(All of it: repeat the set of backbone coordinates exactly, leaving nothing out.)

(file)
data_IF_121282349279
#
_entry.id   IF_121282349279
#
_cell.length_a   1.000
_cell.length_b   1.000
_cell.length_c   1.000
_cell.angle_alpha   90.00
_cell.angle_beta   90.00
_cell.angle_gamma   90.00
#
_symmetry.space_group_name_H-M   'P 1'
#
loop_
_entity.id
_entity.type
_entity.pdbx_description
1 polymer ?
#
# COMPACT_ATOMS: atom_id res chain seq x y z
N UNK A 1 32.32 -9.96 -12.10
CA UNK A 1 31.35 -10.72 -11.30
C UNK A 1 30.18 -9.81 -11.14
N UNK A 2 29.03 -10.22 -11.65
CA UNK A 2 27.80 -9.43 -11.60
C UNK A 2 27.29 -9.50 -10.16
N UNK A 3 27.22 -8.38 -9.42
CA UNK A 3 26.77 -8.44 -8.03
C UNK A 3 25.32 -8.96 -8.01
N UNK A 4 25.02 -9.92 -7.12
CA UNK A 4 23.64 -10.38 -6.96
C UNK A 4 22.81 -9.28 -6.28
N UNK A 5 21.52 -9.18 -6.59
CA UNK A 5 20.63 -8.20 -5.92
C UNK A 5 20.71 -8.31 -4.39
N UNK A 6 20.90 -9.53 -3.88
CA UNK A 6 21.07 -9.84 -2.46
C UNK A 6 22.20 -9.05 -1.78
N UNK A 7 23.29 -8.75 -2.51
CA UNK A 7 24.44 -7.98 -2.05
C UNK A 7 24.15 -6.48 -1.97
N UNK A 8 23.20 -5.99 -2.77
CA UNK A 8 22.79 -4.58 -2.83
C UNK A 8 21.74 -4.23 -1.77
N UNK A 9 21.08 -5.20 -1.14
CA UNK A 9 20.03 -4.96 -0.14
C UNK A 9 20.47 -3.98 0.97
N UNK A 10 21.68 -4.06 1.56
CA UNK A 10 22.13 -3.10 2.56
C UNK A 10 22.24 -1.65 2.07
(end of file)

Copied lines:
data_IF_121282349279
#
_entry.id   IF_121282349279
#
_cell.length_a   1.000
_cell.length_b   1.000
_cell.length_c   1.000
_cell.angle_alpha   90.00
_cell.angle_beta   90.00
_cell.angle_gamma   90.00
#
_symmetry.space_group_name_H-M   'P 1'
#
loop_
_entity.id
_entity.type
_entity.pdbx_description
1 polymer ?
#
# COMPACT_ATOMS: atom_id res chain seq x y z
N UNK A 1 32.32 -9.96 -12.10
CA UNK A 1 31.35 -10.72 -11.30
C UNK A 1 30.18 -9.81 -11.14
N UNK A 2 29.03 -10.22 -11.65
CA UNK A 2 27.80 -9.43 -11.60
C UNK A 2 27.29 -9.50 -10.16
N UNK A 3 27.22 -8.38 -9.42
CA UNK A 3 26.77 -8.44 -8.03
C UNK A 3 25.32 -8.96 -8.01
N UNK A 4 25.02 -9.92 -7.12
CA UNK A 4 23.64 -10.38 -6.96
C UNK A 4 22.81 -9.28 -6.28
N UNK A 5 21.52 -9.18 -6.59
CA UNK A 5 20.63 -8.20 -5.92
C UNK A 5 20.71 -8.31 -4.39
N UNK A 6 20.90 -9.53 -3.88
CA UNK A 6 21.07 -9.84 -2.46
C UNK A 6 22.20 -9.05 -1.78
N UNK A 7 23.29 -8.75 -2.51
CA UNK A 7 24.44 -7.98 -2.05
C UNK A 7 24.15 -6.48 -1.97
N UNK A 8 23.20 -5.99 -2.77
CA UNK A 8 22.79 -4.58 -2.83
C UNK A 8 21.74 -4.23 -1.77
N UNK A 9 21.08 -5.20 -1.14
CA UNK A 9 20.03 -4.96 -0.14
C UNK A 9 20.47 -3.98 0.97
N UNK A 10 21.68 -4.06 1.56
CA UNK A 10 22.13 -3.10 2.56
C UNK A 10 22.24 -1.65 2.07